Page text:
Under the soon-to-be scrapped tenure review process, leased high-country Crown land can be signed over to farmers, provided they set aside areas for conservation.

Land Information New Zealand said 1600 hectares would be transferred to the Crown as conservation estate and 3200 will be freehold subject to conservation covenants, that restricts activities such as grazing and vegetation clearance.

The remaining 200 hectares would be freehold without restrictions. . . 

How do riparian strips fare long term – Bert Quin:

Could our riparian systems become overloaded and therefore useless? Riparian strips are correctly promoted as useful tools for reducing environmental pollution, especially for their ability to filter out faecal bacteria and sediment before these enter streams. But there is much more to it, writes Bert Quin.

Many frequently made claims for the ability of riparian strips to improve water quality are based on very short-term studies only. This is particularly true of phosphorus (P) and nitrogen (N) removal.

Unfortunately, we are now in the days of emphasis on short-term, quick-results trials that lend themselves to publication in many different journals to ensure more cash from equally short-sighted funding organisations and companies with vested interests. . .


One rule for councils

June 19, 2019

Queenstown Lakes District Council is seeking consent to spill waste into Lakes Wakatipu, Wanaka Hawea and Hayes, the Kawarau, Shotover, Clutha, Hawea, Cardrona and Arrow rivers and Luggate Creek. :

The Queenstown Lakes District Council wants permission to discharge wastewater overflows into freshwater, or on to land, for 35 years.

The Otago Regional Council has publicly notified the consent application, at the district council’s request, seeking to authorise district-wide wastewater network overflows, which happen occasionally and cannot be entirely prevented.

The district council’s application said despite overflows not being a “new or proposed occurrence” they are not presently authorised under the Resource Management Act 1991. . .

The council has been fined for previous discharges.

The council’s consent application said overflows were primarily caused by things like fats, sanitary items, wet wipes and building materials incorrectly put into the system, containing 421km of pipes and 65 pump stations, or from root intrusion from trees growing near pipes.

They caused blockages and breakages the wastewater network, which carries more than 4.65 million cubic metres of wastewater a year, restricting it from flowing freely.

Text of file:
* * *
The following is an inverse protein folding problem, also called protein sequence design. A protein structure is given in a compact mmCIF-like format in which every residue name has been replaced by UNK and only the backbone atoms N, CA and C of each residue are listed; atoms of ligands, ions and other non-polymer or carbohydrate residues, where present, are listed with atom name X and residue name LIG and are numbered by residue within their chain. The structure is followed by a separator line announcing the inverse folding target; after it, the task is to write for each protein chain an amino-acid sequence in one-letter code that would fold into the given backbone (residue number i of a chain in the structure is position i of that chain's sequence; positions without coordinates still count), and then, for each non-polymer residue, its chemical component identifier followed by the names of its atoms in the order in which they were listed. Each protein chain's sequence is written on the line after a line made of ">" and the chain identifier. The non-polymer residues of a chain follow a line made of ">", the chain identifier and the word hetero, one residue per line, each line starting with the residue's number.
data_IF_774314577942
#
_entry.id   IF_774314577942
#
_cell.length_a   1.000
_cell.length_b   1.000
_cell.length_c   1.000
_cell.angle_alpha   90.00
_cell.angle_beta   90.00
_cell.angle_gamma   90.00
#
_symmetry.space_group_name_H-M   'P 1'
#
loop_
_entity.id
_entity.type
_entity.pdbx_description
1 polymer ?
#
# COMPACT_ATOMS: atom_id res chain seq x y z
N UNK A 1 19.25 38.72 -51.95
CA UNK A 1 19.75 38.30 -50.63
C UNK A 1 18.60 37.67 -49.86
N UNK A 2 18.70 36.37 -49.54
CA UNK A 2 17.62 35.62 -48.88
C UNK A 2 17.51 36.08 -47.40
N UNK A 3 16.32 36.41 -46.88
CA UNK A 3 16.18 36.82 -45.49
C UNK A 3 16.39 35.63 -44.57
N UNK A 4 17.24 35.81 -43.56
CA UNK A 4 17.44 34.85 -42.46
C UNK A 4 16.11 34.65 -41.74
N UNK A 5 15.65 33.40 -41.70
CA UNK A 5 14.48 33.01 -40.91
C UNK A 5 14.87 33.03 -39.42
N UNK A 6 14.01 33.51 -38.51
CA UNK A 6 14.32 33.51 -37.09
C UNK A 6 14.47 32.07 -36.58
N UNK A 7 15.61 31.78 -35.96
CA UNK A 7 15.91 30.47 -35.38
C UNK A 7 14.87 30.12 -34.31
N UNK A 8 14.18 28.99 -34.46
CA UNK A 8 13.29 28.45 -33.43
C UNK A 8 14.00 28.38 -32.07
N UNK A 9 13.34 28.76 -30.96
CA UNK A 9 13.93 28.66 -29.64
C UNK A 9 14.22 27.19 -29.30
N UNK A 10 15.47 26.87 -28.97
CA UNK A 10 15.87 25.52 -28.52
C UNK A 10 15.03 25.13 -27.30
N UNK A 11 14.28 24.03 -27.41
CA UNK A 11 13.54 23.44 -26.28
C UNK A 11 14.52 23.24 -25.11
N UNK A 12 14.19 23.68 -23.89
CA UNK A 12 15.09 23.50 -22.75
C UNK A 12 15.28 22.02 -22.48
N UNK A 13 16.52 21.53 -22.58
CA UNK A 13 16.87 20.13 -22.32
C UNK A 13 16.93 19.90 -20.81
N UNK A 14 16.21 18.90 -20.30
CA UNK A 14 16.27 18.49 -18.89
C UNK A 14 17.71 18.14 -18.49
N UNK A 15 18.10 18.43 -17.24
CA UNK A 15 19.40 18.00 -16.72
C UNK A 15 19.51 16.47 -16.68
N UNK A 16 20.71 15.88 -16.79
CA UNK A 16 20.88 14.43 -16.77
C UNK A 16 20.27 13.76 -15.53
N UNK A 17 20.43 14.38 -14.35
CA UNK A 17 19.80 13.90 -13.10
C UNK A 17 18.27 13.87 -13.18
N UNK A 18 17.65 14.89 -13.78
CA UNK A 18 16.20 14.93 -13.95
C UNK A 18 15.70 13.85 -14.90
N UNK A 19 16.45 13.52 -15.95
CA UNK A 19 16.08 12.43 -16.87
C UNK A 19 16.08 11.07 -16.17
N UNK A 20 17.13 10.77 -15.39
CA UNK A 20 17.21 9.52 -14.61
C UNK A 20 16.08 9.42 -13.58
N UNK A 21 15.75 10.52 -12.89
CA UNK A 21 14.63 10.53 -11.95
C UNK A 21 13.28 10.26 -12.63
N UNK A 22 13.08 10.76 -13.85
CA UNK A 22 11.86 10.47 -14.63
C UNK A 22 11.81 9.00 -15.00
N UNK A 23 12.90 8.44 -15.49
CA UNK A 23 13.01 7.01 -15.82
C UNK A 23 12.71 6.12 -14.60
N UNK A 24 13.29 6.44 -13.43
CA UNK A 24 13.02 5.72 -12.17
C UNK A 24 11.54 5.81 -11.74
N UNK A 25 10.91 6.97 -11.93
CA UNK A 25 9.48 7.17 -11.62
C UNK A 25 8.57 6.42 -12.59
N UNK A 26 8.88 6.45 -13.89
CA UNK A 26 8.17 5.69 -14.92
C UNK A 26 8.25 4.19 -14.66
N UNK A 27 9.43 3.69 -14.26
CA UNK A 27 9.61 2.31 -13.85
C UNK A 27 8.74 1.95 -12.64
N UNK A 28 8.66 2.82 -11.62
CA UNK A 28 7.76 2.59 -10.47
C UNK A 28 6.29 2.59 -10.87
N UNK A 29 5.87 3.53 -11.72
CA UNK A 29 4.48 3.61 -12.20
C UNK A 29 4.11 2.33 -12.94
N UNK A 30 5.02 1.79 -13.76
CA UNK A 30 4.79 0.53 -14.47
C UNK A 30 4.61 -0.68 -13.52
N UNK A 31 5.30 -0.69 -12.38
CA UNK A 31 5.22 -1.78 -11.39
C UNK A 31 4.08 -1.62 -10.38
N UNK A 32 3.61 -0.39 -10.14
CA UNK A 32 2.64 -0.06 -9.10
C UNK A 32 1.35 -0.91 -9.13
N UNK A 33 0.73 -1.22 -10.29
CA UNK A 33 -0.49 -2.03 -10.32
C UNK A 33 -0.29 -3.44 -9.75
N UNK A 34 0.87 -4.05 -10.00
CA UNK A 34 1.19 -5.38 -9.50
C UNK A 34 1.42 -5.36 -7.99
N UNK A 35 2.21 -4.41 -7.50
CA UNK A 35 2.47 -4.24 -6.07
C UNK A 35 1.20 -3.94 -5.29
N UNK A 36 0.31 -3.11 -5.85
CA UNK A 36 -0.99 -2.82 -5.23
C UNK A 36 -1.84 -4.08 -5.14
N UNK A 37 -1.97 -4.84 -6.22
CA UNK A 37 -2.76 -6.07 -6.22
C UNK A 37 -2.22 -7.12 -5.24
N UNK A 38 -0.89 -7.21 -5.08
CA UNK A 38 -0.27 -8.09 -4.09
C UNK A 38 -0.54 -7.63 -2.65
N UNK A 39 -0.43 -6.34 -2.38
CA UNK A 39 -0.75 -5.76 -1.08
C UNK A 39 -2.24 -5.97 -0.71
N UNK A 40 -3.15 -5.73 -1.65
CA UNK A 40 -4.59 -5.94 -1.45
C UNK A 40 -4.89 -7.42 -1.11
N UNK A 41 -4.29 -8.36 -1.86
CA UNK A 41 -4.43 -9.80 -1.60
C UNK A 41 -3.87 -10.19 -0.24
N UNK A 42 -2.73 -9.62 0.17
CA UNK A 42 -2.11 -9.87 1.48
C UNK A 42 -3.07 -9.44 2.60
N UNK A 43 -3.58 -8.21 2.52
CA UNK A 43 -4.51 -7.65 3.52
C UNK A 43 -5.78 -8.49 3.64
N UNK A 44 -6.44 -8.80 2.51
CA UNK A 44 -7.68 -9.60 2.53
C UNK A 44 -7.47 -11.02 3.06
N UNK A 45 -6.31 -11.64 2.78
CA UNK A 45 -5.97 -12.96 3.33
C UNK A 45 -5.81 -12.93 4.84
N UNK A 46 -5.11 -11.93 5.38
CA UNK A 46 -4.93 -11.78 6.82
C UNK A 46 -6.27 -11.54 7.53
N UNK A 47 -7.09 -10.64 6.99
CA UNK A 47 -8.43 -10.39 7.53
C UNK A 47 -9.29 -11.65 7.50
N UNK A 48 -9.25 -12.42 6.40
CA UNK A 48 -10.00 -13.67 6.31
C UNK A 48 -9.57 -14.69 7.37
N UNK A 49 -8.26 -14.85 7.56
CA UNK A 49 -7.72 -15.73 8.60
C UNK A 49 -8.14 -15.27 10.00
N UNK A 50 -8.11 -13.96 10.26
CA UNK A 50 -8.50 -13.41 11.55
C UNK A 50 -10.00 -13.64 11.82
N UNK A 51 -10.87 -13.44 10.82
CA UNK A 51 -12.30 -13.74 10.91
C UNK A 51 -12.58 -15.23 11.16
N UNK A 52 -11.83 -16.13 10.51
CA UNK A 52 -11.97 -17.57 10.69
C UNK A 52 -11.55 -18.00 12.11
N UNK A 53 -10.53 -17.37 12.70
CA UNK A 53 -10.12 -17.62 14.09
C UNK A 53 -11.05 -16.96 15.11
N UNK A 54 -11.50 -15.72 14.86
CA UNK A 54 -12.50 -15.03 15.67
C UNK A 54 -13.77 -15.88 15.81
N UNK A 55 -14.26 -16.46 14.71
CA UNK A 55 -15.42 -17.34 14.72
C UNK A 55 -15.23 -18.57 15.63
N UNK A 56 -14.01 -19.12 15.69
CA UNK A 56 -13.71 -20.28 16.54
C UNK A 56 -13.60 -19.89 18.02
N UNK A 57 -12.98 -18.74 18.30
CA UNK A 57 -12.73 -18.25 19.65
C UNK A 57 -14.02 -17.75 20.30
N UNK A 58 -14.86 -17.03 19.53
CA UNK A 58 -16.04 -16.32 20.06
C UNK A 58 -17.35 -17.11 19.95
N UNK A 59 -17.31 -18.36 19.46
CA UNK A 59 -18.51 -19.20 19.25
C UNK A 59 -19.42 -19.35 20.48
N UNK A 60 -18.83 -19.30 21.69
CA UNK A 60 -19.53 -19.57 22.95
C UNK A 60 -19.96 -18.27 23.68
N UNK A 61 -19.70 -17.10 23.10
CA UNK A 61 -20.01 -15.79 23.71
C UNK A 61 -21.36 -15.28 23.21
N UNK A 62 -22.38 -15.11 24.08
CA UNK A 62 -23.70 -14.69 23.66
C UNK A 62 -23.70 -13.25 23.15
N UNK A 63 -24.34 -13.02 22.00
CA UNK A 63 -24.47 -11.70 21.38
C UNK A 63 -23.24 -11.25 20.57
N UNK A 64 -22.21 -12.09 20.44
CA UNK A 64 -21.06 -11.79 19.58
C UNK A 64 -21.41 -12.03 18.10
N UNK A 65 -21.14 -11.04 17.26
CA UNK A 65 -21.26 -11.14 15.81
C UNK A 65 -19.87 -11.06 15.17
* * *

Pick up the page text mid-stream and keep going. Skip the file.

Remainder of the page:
That could result in a build-up of pressure in the system and if overflows could not occur at manholes or pump stations, there was a risk the wastewater could “blow back” into private property, through toilets, showers and sinks. . .

Overflows typically happened at manholes and pump stations where they either flowed overland directly into water bodies, or overland into “catch pits” and the stormwater network, before ending up in water bodies.

“This is reflective of all wastewater networks and illustrates that overflows cannot be entirely prevented, or their locations know prior to their occurrence,” the application said.

It’s true that not all overflows can be prevented but that excuse wouldn’t wash for farms or other businesses.

The council aimed to reach the location of an overflow within 60 minutes of notification – the median response time in 2017-18 was 22 minutes.

After the site is made safe the crew works to restore the service.

The 2017-18 response time was 151 minutes, compared to the key performance indicator of 240 minutes.

While the council’s wastewater network was relatively young, it planned to spend $105 million between 2018 and 2028 on pump stations, pipes and treatment plants.

However, the predominant cause of wastewater overflows was not age-related infrastructure failure, but foreign objects in the systems.

“This means that it is important to educate the community that the wastewater network is made to transport human waste, toilet paper, soaps and grey water only, and that any thing else contributes to blockages and breakages that cause overflows and may affect the integrity of the system.”

Cooking fat shouldn’t be put down a sink and sanitary protection, disposable napkins and wet wipes aren’t meant to be flushed down loos.

The blockages which result from people doing the wrong thing can’t be blamed on the council but there’s got to be a solution that takes less than 35 years.

Visually, the application said “public perception” of raw wastewater directly entering a freshwater environment from an overflow was not expected to be “favourable or acceptable to those that live, work and play in the Queenstown Lakes District”.

“As such, a wastewater overflow event, regardless of the location, has the potential to introduce adverse visual effects …  while it is acknowledged the adverse effects cannot be entirely avoided, they are mitigated and remedied to a degree that the effects can be considered more than minor, but less than significant.”

Overall, with the implementation of proposed conditions, the adverse ecological effects of “infrequent, short-term wastewater overflows to freshwater environments”, were considered to be “more than minor in localised environments, but overall no more than minor”. . . 

Minor and localised the effects might be but again that wouldn’t wash for other businesses.

When farmers have been taken to court for effluent spillages that could enter a waterway it is difficult to accept that a council could get permission for overflows, even thought they’re occasional, localised and minor for 35 years.

It looks like one rule for councils and another for the rest of us.